Comstock, Anthony

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Comstock, Anthony

(kŏm`stŏk), 1844–1915, American morals crusader, b. New Canaan, Conn. He served with the Union army in the Civil War and was later active as an antiabortionist and in advocating the suppression of obscene literature. He was the author of the comprehensive New York state statute (1868) forbidding immoral works, and in 1873 he secured stricter federal postal legislation against obscene matter. That same year he organized the New York Society for the Suppression of Vice. As secretary of the society until his death, Comstock was responsible for the destruction of 160 tons of literature and pictures. For his liberal enemies he became the symbol of licensed bigotry and for his supporters the symbol of stalwart defense of conventional morals. Comstock also inspired the Watch and Ward Society of Boston.

Bibliography

See biographies by H. Broun and M. Leech (1927) and De Robinge Bennett (repr. 1971).

Comstock, Anthony

(1844–1915) in comstockery, immortalized advocate of blue-nosed censorship. [Am. Hist.: Espy, 135]

Comstock, Anthony

(1844–1915) reformer; born in New Canaan, Conn. A Civil War veteran, he worked as a shipping clerk and retail salesman (1865–73), eventually in New York City, and pursued legal actions against book dealers selling allegedly obscene material. In 1873 he won passage of federal legislation prohibiting the mailing of obscene material. From 1875 on, as secretary to the New York Society for the Suppression of Vice, he zealously opposed activities he considered immoral, often conducting sensational raids. His targets included writers and publishers, abortionists, dispensers of contraceptives, and art galleries with "indecent" pictures; although not as well known for this in later years, it is also true that he fought quacks and purveyors of patent medicines and as such was a precursor of the consumer protection movement. He lost a legal battle to ban a production of George Bernard Shaw's play Mrs. Warren's Profession in New York (1905); it was Shaw who coined the word "comstockery" from Comstock's name. Comstock boasted of having destroyed "160 tons of obscene literature" in his lifetime and driven 15 people to suicide.
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or Anthony Comstock, shall decide what books may be read; whether freedom of conscience, of speech, of the press, and of the mails, the most precious and indispensable achievements of civilization, are to be permanently suppressed in these States.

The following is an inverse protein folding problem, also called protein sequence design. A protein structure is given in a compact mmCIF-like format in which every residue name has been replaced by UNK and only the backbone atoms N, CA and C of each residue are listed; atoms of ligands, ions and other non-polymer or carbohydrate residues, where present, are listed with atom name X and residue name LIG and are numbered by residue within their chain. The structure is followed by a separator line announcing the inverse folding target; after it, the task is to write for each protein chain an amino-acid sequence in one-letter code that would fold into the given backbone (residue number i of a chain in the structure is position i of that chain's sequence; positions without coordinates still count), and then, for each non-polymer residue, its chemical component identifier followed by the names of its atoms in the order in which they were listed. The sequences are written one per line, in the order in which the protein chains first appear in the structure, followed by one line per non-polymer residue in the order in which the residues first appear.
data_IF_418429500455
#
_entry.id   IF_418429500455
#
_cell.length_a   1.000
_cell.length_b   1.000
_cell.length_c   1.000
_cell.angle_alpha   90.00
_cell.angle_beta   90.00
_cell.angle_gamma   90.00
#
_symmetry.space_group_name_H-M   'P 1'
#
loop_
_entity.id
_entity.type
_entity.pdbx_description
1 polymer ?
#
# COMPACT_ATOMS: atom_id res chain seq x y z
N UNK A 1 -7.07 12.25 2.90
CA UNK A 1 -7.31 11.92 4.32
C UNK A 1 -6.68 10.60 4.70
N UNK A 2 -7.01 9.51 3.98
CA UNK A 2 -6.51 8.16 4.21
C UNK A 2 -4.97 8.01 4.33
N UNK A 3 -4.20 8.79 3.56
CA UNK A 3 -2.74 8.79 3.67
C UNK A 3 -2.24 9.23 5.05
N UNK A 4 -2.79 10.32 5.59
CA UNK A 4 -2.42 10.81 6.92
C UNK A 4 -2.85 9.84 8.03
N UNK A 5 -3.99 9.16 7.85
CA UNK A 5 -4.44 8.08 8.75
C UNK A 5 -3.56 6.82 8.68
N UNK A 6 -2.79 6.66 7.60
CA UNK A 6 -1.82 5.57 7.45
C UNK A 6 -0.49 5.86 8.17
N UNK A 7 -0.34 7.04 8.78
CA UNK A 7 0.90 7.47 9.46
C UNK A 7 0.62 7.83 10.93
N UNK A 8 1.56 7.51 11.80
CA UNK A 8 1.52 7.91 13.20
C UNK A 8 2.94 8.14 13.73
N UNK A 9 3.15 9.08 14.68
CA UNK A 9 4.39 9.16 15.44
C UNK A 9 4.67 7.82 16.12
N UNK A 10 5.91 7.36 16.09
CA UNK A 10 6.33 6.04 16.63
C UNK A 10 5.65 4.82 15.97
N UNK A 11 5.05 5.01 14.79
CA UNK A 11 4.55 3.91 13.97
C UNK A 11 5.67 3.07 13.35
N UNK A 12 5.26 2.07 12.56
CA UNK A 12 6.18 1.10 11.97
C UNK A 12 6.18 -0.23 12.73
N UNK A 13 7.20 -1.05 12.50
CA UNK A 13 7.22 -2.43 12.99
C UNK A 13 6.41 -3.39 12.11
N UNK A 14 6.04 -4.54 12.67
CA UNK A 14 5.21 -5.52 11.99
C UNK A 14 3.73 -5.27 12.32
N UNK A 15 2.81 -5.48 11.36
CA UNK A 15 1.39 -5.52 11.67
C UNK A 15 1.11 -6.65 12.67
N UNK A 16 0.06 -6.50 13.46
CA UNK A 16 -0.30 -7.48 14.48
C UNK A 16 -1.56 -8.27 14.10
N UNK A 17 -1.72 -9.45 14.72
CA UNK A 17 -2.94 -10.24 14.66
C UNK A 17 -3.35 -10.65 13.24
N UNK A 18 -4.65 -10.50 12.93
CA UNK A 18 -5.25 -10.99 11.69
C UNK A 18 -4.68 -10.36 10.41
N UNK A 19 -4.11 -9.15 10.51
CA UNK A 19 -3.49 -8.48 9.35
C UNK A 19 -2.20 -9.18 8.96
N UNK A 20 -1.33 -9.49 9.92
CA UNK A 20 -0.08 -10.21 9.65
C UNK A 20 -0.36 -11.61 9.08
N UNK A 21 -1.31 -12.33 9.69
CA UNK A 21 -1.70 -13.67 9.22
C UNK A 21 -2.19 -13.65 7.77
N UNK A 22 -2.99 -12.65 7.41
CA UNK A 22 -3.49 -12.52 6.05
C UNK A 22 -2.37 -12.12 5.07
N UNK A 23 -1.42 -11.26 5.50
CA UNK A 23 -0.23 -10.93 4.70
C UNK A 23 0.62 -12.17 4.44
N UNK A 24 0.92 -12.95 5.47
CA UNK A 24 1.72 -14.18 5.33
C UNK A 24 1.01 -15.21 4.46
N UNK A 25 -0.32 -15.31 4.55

According to one diatribe, the "orthodox obscenest," Anthony Comstock, had become "President de facto of these States" in 1873.
As elite defenders of family and cultural status, Nicola Beisel, Imperiled Innocents: Anthony Comstock and Family Reproduction in Victorian America (Princeton, N.
Trumbull, Anthony Comstock, Fighter: Some Impressions of a Lifetime of Adventure in Conflict with the Powers of Evil (New York: Fleming, 1913), 51; Anthony Comstock, "The Suppresion of Vice," North American Review 135 (1882): 484.
Anthony Comstock, whose name is associated with many efforts to root out what was considered obscene, immoral, or pornographic in the nineteenth century, figures prominently in Fuller's story as one committed to protecting Americans from temptation and therefore to assuring their adhering to evangelical moral standards.
In 1873 Anthony Comstock, America's first great vice hunter, lamented the state of the union in his diary.
The anti-obscenity law, the result of the relentless campaigning of its namesake, purity crusader Anthony Comstock, proscribed, among other things, the private or public dissemination of any
Anthony Comstock, a special agent for the Post Office for whom the censorious, 1873 Comstock Law was named, declared before the first film ever flickered that a 14-year-old boy was driven to murder by reading sensationalistic nickel novels of the 19th century.
Their bestknown foe was a man whose name has become synonymous with prudish censorship: Anthony Comstock, Christian fundamentalist and founder of the New York Society for the Suppression of Vice, who devoted his life to suppressing sexual, anti-clerical, and otherwise "immoral" literature.
The advice books examined here obviously were written for a lay middle-class audience (notwithstanding the inscriptions on their title pages, for the benefit of Anthony Comstock and his myrmidons, that they were for the use of those in the medical or legal profession only).